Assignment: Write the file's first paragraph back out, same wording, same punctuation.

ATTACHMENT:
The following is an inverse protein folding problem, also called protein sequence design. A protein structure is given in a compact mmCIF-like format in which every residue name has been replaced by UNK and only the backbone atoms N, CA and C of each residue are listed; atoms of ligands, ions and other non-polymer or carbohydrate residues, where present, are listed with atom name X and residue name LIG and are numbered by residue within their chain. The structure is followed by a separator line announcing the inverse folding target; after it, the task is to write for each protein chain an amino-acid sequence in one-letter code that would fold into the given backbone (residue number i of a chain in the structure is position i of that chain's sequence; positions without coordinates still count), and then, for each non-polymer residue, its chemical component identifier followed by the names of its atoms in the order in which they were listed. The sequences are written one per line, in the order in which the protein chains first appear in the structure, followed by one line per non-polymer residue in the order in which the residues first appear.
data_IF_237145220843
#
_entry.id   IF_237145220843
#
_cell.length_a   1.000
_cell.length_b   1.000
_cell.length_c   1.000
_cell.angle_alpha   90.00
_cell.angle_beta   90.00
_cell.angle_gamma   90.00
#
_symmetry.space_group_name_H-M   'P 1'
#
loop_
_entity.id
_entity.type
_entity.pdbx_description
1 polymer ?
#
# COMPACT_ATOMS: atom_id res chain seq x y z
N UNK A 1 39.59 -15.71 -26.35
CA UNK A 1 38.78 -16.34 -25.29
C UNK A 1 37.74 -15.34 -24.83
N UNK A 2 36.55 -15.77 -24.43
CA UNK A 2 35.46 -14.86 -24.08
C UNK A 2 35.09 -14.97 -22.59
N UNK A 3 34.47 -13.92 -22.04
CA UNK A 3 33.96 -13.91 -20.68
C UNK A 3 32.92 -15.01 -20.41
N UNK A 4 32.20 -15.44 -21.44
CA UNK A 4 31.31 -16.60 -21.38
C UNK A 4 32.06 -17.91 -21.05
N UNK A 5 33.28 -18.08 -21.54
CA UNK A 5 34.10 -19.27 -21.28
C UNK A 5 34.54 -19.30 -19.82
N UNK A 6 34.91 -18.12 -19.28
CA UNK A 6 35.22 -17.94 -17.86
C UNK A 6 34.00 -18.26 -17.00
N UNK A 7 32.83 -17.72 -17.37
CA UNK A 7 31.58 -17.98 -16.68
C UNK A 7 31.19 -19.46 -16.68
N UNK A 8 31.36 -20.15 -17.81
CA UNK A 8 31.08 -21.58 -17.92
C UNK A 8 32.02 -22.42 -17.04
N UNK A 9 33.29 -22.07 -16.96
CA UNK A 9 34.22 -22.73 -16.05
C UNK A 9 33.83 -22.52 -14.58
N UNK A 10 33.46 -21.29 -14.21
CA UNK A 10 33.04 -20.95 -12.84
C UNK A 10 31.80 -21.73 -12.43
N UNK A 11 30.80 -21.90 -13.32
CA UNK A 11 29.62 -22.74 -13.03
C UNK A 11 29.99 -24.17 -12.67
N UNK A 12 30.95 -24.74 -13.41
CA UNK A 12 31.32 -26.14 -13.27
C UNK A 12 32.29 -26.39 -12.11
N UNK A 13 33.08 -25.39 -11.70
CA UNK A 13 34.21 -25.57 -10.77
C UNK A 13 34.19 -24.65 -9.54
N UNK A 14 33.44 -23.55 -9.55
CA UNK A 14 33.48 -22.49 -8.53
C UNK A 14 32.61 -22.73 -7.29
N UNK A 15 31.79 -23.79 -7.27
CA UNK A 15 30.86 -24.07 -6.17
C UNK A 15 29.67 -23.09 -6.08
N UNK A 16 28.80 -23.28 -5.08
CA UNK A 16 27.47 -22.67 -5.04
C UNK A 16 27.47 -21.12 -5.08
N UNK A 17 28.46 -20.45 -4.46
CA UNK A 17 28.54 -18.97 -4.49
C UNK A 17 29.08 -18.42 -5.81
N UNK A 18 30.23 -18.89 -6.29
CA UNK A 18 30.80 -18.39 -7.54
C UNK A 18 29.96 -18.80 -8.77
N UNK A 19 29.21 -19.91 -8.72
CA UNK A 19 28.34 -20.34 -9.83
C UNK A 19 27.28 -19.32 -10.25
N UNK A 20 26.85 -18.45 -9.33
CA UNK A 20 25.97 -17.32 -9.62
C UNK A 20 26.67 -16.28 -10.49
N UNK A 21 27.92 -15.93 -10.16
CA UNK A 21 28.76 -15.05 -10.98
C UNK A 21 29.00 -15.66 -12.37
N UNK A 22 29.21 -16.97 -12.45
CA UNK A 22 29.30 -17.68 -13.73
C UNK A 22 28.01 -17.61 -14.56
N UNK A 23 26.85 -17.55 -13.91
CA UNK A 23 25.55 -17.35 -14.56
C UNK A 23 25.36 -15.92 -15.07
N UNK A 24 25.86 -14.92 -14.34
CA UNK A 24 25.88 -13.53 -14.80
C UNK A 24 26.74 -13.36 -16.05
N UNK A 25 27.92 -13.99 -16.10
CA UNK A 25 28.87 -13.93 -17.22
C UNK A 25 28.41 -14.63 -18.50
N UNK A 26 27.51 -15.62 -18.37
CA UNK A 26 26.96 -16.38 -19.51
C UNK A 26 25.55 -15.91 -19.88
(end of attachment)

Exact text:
The following is an inverse protein folding problem, also called protein sequence design. A protein structure is given in a compact mmCIF-like format in which every residue name has been replaced by UNK and only the backbone atoms N, CA and C of each residue are listed; atoms of ligands, ions and other non-polymer or carbohydrate residues, where present, are listed with atom name X and residue name LIG and are numbered by residue within their chain. The structure is followed by a separator line announcing the inverse folding target; after it, the task is to write for each protein chain an amino-acid sequence in one-letter code that would fold into the given backbone (residue number i of a chain in the structure is position i of that chain's sequence; positions without coordinates still count), and then, for each non-polymer residue, its chemical component identifier followed by the names of its atoms in the order in which they were listed. The sequences are written one per line, in the order in which the protein chains first appear in the structure, followed by one line per non-polymer residue in the order in which the residues first appear.